Reconnecting Practicing Hygienists with the Nation's Leading Educators and Researchers.

PROTEIN PROMISES LESS SURGERY FOR IMPLANT CASES

PROTEIN PROMISES LESS SURGERY FOR IMPLANT CASES Making dental implant therapy work requires a balanced approach of skills among the dental team, including the efforts of a dental hygienist to ward off bacteria induced inflammation that can lead to bone

PROTEIN PROMISES LESS SURGERY FOR IMPLANT CASES

Making dental implant therapy work requires a balanced approach of skills among the dental team, including the efforts of a dental hygienist to ward off bacteria-induced inflammation that can lead to bone loss and, ultimately, result in implant failure. To dial down the risk of bone loss, a group of researchers has found that a powerful protein can be placed at implant sites to boost bone growth.

Studies to learn about bone morphogenetic protein (BMP) were conducted using an animal model at Georgia Health Science University (GHSU). These studies, which compared growth rates over a 4-week period, demonstrated BMP can be implanted in the sinus where it causes bone to grow at higher rates than what is normally achieved by conventional bone grafting.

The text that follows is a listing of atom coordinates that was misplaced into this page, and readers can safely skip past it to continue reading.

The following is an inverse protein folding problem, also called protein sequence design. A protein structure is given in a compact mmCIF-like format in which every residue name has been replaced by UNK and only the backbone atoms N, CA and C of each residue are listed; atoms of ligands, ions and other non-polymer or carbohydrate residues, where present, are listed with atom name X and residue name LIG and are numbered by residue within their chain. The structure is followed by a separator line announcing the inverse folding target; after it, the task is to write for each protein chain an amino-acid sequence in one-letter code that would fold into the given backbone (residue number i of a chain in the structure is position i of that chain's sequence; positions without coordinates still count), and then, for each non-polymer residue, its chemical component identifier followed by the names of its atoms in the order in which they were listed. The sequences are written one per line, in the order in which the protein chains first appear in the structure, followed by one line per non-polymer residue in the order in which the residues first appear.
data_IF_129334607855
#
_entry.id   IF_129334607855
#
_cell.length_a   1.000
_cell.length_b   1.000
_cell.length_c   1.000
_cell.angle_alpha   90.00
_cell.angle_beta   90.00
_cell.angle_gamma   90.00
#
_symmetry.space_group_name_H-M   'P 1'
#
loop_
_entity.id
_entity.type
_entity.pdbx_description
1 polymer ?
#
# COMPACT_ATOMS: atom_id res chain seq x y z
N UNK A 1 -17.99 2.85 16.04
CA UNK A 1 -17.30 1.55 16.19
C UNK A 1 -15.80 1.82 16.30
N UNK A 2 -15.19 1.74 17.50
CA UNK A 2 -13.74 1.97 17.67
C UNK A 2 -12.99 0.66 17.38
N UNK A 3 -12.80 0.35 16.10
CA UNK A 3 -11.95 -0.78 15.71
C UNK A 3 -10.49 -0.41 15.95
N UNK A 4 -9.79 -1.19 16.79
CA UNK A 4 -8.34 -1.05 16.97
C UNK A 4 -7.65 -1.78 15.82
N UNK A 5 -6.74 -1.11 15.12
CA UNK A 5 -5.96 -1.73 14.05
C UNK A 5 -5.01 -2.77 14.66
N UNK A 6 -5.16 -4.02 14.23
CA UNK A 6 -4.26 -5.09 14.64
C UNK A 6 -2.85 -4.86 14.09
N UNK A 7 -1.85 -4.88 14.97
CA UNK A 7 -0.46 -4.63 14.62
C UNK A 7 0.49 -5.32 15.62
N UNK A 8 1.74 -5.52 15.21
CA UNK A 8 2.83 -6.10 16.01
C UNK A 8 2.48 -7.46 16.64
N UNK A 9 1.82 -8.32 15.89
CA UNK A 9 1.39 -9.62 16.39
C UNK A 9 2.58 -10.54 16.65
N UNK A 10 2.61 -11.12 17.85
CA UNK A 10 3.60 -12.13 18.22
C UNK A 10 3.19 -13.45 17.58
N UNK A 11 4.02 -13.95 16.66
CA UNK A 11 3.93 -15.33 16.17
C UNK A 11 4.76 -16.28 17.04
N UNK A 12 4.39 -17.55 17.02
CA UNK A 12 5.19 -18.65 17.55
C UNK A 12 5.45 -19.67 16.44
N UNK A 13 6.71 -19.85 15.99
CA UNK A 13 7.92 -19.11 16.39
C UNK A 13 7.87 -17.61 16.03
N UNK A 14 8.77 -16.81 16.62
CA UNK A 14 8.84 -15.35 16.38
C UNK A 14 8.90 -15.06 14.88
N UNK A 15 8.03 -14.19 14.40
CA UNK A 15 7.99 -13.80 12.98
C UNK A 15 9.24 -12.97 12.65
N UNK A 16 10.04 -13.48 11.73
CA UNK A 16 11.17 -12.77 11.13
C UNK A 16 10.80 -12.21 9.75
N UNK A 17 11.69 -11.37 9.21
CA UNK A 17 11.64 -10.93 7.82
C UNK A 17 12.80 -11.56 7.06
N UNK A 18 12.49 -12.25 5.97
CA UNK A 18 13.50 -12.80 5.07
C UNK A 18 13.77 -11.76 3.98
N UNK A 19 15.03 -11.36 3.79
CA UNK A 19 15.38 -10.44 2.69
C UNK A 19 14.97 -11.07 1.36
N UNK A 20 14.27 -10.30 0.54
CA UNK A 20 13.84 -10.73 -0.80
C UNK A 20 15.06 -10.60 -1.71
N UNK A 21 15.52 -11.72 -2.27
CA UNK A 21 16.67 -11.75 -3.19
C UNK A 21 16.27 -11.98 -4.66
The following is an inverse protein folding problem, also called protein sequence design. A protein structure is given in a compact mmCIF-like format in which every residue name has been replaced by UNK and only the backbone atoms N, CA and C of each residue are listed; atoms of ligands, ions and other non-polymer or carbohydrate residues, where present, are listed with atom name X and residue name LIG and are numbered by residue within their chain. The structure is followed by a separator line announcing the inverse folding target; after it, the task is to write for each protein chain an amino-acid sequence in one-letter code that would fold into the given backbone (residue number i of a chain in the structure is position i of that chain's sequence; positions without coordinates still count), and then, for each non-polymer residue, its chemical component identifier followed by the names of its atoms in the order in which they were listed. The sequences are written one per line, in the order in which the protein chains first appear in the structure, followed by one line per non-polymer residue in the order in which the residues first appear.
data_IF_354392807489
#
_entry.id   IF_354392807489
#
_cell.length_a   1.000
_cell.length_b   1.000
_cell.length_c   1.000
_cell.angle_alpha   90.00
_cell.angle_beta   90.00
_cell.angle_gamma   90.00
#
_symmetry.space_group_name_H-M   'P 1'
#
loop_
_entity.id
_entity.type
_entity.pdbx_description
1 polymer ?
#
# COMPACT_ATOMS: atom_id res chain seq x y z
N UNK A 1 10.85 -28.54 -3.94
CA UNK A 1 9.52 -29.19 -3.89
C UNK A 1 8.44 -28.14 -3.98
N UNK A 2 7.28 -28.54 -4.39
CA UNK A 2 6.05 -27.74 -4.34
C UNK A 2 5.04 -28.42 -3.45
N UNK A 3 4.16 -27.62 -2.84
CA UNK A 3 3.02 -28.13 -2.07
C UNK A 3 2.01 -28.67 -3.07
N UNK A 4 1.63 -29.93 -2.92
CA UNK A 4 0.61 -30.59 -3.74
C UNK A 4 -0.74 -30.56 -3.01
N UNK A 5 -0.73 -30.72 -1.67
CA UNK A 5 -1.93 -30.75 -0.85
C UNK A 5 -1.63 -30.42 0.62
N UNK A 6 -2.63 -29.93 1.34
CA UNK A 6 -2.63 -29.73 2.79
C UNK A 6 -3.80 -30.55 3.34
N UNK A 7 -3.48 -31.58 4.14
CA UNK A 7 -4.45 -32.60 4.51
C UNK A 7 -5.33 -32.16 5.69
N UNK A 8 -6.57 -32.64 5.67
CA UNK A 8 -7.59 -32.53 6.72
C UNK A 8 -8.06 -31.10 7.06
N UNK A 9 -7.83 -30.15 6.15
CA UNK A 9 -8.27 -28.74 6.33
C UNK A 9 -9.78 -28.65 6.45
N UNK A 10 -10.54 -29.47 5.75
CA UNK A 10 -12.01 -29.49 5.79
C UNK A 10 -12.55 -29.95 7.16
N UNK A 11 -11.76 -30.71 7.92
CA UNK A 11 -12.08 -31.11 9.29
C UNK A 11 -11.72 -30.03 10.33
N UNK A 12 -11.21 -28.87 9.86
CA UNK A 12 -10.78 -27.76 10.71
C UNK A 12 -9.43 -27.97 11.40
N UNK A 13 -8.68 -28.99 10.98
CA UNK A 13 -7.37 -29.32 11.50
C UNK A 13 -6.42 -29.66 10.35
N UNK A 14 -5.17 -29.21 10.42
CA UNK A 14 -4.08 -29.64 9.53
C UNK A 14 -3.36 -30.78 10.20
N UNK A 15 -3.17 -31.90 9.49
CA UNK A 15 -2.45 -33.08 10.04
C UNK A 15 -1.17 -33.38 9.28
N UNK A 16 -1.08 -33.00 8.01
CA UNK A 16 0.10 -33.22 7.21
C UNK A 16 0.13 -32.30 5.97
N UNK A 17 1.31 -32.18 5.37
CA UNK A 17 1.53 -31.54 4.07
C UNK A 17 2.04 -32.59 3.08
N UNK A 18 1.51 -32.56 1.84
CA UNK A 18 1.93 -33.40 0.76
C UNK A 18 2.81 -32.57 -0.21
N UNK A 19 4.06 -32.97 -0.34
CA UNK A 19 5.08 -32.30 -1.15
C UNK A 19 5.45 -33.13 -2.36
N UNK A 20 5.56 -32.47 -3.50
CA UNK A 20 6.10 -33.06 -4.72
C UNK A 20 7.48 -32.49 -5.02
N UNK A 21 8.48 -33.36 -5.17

Study leader Ulf M.E. Wikesjo, DDS, DMD, PhD, interim associate dean for research and enterprise, GHSU College of Dental Medicine, notes the performance of BMP implies better chances of success for future implant cases. Following implant surgery, some bone thinning is not uncommon and, historically, bone grafts have been used to stabilize the base of the implant. As Wikesjo points out, acquiring bone for grafts requires additional surgeries for implant cases, making the technique more problematic than the BMP treatment method.

Wikesjo characterizes BMP’s performance in the study as “phenomenal, and says it is an off-the-shelf product that is easy to use and which produces real results. “It could become the new gold standard for this procedure,” he adds.

As older dental patients look to extend the function of their dentition, the prevalence of implant therapy is likely to expand. Greater demand will also put downward pressure on the cost of implant placement, which is likely to make implant therapy more common in the future. As implant cases ramp up, approaches that require fewer surgeries and increase placement success rates—such as those achieved by the BMP trial—suggest patients can look forward to increasingly favorable outcomes.
Source: Georgia Health Sciences University

Leave A Reply

Your email address will not be published.

This site uses Akismet to reduce spam. Learn how your comment data is processed.

This website uses cookies to improve your experience. We'll assume you're ok with this, but you can opt-out if you wish. Accept Read More

Privacy & Cookies Policy